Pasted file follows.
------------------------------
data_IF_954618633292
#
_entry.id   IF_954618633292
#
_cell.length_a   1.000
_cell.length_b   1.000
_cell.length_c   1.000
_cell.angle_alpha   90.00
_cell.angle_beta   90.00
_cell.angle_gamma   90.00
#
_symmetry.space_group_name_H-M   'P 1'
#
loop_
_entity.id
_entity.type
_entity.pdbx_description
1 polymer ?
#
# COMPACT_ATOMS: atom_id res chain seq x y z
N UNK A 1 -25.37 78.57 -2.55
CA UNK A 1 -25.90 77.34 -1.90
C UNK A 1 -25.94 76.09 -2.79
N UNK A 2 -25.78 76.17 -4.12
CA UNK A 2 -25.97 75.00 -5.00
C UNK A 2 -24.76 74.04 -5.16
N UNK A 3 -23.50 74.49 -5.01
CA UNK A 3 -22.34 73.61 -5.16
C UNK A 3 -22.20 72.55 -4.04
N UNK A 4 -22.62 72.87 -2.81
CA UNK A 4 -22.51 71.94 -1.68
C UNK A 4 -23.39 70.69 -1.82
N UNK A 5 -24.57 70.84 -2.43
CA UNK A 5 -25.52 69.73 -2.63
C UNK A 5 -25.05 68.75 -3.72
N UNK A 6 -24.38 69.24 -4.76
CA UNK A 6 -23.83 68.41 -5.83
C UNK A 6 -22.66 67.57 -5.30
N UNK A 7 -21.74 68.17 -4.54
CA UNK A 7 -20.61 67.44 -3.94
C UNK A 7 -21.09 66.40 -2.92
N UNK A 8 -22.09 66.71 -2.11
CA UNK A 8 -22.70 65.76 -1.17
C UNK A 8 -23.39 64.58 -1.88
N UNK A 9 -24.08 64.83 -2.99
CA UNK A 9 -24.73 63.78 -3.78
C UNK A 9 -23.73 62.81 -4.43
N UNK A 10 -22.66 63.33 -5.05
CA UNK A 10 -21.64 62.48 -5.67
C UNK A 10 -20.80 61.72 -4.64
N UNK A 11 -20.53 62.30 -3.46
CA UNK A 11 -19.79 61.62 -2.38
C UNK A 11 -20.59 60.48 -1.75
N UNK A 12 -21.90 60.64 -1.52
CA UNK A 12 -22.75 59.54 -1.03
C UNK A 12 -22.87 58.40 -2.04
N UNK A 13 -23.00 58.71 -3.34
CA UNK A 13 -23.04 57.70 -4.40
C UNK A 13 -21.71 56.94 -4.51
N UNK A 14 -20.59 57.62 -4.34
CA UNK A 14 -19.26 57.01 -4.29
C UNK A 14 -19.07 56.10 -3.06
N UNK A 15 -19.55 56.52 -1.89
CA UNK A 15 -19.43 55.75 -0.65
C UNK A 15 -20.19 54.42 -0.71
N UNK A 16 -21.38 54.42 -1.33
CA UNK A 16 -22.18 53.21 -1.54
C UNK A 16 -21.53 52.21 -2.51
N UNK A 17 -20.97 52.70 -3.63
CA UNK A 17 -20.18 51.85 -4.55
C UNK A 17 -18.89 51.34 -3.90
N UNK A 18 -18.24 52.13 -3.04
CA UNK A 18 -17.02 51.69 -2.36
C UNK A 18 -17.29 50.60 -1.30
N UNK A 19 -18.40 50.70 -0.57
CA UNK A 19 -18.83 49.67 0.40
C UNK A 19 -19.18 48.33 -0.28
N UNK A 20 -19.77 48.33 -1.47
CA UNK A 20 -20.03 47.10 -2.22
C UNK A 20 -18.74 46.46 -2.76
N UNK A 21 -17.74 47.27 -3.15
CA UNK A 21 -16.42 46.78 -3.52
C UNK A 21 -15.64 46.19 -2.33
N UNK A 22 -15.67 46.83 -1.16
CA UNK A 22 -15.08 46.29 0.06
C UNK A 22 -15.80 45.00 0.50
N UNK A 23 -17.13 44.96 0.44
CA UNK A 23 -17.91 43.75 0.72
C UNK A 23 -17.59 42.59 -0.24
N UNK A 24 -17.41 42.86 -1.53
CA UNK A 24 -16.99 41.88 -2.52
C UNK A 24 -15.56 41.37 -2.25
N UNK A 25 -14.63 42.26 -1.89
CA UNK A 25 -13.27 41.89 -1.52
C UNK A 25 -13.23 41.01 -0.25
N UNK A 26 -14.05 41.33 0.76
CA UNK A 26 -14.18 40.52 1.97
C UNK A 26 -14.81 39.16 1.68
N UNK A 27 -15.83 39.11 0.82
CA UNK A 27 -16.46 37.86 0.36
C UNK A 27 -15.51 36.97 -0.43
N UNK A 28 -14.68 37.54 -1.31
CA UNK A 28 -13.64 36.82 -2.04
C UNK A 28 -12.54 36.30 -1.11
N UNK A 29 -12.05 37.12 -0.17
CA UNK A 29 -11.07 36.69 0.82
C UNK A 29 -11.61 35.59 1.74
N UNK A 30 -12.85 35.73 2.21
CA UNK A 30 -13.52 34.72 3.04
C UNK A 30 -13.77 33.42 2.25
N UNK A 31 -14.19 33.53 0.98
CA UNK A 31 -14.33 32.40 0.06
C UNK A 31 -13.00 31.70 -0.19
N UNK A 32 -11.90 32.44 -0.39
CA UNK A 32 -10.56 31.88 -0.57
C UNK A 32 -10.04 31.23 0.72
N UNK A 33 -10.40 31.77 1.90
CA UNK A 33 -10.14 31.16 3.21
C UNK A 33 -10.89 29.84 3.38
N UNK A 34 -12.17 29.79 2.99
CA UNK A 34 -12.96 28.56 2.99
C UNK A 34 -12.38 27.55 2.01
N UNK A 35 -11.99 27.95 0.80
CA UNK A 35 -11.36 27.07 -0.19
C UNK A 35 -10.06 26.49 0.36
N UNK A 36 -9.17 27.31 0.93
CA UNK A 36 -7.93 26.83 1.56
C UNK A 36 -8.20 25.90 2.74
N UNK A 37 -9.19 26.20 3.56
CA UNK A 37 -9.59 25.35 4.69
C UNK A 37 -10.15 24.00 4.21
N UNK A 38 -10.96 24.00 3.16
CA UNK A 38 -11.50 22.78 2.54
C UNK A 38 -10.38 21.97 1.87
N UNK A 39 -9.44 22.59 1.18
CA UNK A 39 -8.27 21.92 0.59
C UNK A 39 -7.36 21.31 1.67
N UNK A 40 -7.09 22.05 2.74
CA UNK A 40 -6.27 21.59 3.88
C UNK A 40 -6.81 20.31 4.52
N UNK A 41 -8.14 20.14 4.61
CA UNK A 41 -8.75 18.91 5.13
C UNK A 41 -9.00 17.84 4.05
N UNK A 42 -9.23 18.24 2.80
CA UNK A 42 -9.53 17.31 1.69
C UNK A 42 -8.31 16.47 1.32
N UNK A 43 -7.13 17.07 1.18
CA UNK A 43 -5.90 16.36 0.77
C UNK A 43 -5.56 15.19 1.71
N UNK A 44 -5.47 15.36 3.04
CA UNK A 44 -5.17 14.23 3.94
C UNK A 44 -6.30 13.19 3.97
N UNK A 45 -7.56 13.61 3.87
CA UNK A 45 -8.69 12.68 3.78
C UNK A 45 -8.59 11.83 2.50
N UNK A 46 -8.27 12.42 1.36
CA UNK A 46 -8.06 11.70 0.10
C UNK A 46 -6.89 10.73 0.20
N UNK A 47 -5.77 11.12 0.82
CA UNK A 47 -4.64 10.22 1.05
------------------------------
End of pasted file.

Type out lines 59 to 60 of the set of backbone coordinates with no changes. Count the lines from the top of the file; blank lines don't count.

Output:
C UNK A 13 -21.71 56.94 -4.51
N UNK A 14 -20.59 57.62 -4.34